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Coronary Angiographic Changes with Lovastatin Therapy: The Monitored Atherosclerosis Regression Study (MARS)

David H. Blankenhorn, MD; Stanley P. Azen, PhD; Dieter M. Kramsch, MD; Wendy J. Mack, PhD; Linda Cashin-Hemphill, MD; Howard N. Hodis, MD; Laurence W. V. DeBoer, MD; Peter R. Mahrer, MD; Mary Jo Masteller, RN; Laura I. Vailas, MS, RD; Petar Alaupovic, PhD; Laurence J. Hirsch, MD, The MARS Research Group*
[+] Article, Author, and Disclosure Information

Requests for Reprints: Stanley P. Azen, PhD, Department of Preventive Medicine, 1420 San Pablo Street, PM B101, Los Angeles, CA 90033. Acknowledgments: The authors thank the angiographers (Miguel E. Sanmarco, MD, Peter R. Mahrer, MD, Robert B. Chesne, MD, Thomas D. Gaarder, MD, Stanley Kawanishi, MD, and Stanley N. Snyder, MD); the panelists (Miguel E. Sanmarco, MD, George G. Rowe, MD, William J. French, MD, Thomas D. Gaarder, MD, David W. Hunter, MD, W. David Johnston, MD, Peter R. Mahrer, MD, Malcolm Pearce, MD, K. Ramaswamy, MD, Anthony Reid, MD, Henry S. Sawin, Jr., MD, Dale G. Senior, MD, Douglas K. Stewart, MD, and Bonnie H. Weiner, MD); and those who assisted in manuscript preparation (Elizabeth J. Bochynski, Jo Darnall, Patricia Huezo, and Maria Kanellos). Grant Support: In part by Merck Research Laboratories and National Institutes of Health grant NHLBI-1-HL45005. None of the MARS investigators have any financial interest in Merck. The University of Southern California investigators were responsible for data management, data reporting, and the statistical analysis in this article. Representatives of Merck, as well as the University of Southern California and University of Wisconsin investigators and clinic staff, were blinded to treatment assignment and all interim data analyses presented to the external Data and Safety Monitoring Committee, which consisted of experts in angiography, atherosclerosis, and statistics and did not represent in any way the interests of Merck. Members of the Committee included Daniel Steinberg, MD, Chair (University of California at San Diego); Leo T. Chylack, MD (Harvard University); Harold T. Dodge, MD (University of Washington); Elmer C. Hall, PhD (Emory University); and Telfer B. Reynolds, MD (University of Southern California).

Copyright 2004 by the American College of Physicians

Ann Intern Med. 1993;119(10):969-976. doi:10.7326/0003-4819-119-10-199311150-00002
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Objective: To assess the effects of lipid-lowering therapy with lovastatin on coronary angiographic findings in patients with coronary artery disease and to compare the findings with those of two lipid-lowering angiographic trials using similar end points.

Design: Randomized, double-blind, placebo-controlled, multicenter coronary angiographic trial.

Setting: Community- and university-based cardiac catheterization laboratories.

Participants: A total of 270 patients, 37 to 67 years old, with total cholesterol ranging from 4.92 to 7.64 mmol/L (190 to 295 mg/dL) and angiographically defined coronary artery disease.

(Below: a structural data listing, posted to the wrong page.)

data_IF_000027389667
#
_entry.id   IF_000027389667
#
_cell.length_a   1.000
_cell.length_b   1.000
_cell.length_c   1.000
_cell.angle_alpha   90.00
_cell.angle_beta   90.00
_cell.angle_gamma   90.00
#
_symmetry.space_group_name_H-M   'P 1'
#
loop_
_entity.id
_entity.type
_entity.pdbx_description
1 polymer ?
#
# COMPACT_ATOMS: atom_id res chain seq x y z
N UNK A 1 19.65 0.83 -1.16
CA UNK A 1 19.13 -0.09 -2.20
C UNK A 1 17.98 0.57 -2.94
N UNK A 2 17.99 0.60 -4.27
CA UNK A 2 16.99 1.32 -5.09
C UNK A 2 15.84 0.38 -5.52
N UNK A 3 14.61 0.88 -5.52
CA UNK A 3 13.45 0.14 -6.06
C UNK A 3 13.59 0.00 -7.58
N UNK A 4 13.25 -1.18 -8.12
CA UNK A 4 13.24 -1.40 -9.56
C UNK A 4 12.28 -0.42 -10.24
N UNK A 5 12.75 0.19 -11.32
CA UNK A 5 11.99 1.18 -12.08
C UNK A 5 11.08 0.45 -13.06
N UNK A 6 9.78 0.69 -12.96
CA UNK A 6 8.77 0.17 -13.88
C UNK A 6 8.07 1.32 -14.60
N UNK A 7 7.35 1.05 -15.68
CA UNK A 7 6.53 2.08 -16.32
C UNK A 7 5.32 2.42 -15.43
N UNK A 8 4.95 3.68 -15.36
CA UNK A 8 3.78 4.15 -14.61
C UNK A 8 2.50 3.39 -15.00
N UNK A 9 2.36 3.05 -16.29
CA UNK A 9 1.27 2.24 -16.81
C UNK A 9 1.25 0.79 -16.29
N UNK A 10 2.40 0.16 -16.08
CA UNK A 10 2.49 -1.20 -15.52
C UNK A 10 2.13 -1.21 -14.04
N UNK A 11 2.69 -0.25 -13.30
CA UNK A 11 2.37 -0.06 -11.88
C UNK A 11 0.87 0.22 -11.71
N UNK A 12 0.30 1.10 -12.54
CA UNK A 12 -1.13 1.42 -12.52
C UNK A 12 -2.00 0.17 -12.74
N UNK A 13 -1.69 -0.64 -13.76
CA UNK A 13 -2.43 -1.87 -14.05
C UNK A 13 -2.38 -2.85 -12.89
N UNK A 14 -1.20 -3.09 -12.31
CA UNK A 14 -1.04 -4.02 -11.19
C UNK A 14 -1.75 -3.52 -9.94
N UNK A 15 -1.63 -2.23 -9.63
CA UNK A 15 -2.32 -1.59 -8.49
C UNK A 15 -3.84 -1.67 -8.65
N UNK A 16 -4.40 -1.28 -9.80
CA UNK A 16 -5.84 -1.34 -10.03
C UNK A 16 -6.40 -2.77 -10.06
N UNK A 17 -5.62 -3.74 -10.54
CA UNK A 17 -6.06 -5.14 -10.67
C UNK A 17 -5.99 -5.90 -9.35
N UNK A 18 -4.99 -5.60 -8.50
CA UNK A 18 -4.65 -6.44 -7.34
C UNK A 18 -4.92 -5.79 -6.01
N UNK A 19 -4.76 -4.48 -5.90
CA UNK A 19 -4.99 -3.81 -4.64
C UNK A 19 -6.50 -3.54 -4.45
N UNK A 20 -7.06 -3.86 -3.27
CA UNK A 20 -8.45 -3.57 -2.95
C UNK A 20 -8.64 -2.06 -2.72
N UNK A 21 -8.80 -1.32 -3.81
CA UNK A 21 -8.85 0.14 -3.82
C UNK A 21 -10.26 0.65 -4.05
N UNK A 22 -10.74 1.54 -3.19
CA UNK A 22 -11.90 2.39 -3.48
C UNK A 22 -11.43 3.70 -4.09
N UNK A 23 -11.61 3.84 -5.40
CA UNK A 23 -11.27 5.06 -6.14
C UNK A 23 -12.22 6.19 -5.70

Intervention: A cholesterol-lowering diet and either lovastatin, 80 mg/day, or placebo.

Outcome: Per-patient change in percent diameter stenosis as determined by quantitative coronary angiography (primary end point). Global change score, based on the consensus of blinded expert readers regarding angiographic change (secondary endpoint).

Results: Lovastatin lowered total cholesterol level by 32%, low-density lipoprotein cholesterol by 38%, and the apolipoprotein B by 26% and raised the high-density lipoprotein cholesterol by 8.5% (P < 0.001). Average percent diameter stenosis increased 2.2% in placebo recipients and 1.6% in lovastatin recipients (P > 0.20). For lesions 50% or greater, average percent diameter stenosis increased 0.9% in placebo recipients and decreased 4.1% in lovastatin recipients (P = 0.005). The mean global change score was +0.9 (indicating progression) in the placebo group and +0.4 in the lovastatin group (P = 0.002); 13 placebo recipients and 28 lovastatin recipients had global change scores indicating regression (P < 0.02).

Conclusion: Treatment with lovastatin plus diet slows the rate of progression and increases the frequency of regression in coronary artery lesions (by global change score), especially in more severe lesions (by quantitative angiography). This is the third lipid-lowering trial to show a benefit using the global change score, an end point predictive of clinical coronary events. Differences between two of these trials, using quantitative coronary angiographic end points, may have theoretical bearing on the mechanisms by which lipid-lowering therapy operates at the level of the arterial wall.

* For current author affiliations and addresses, see end of text. See the appendix for a listing of the members of the MARS Research Group.Dr. Blankenhorn died on 9 May 1993.


Grahic Jump Location
Figure 1.
Average change in percent diameter stenosis as determined by quantitative coronary angiography.

After adjusting for the percent diameter stenosis at baseline, analysis of covariance was carried out for all lesions (114 patients in the lovastatin group, 106 in the placebo group), small lesions (<50% stenosis) at baseline (112 patients in the lovastatin group, 105 in the placebo group), and large lesions ( 50% stenosis) at baseline (77 patients in the lovastatin group, 79 in the placebo group).

Grahic Jump Location




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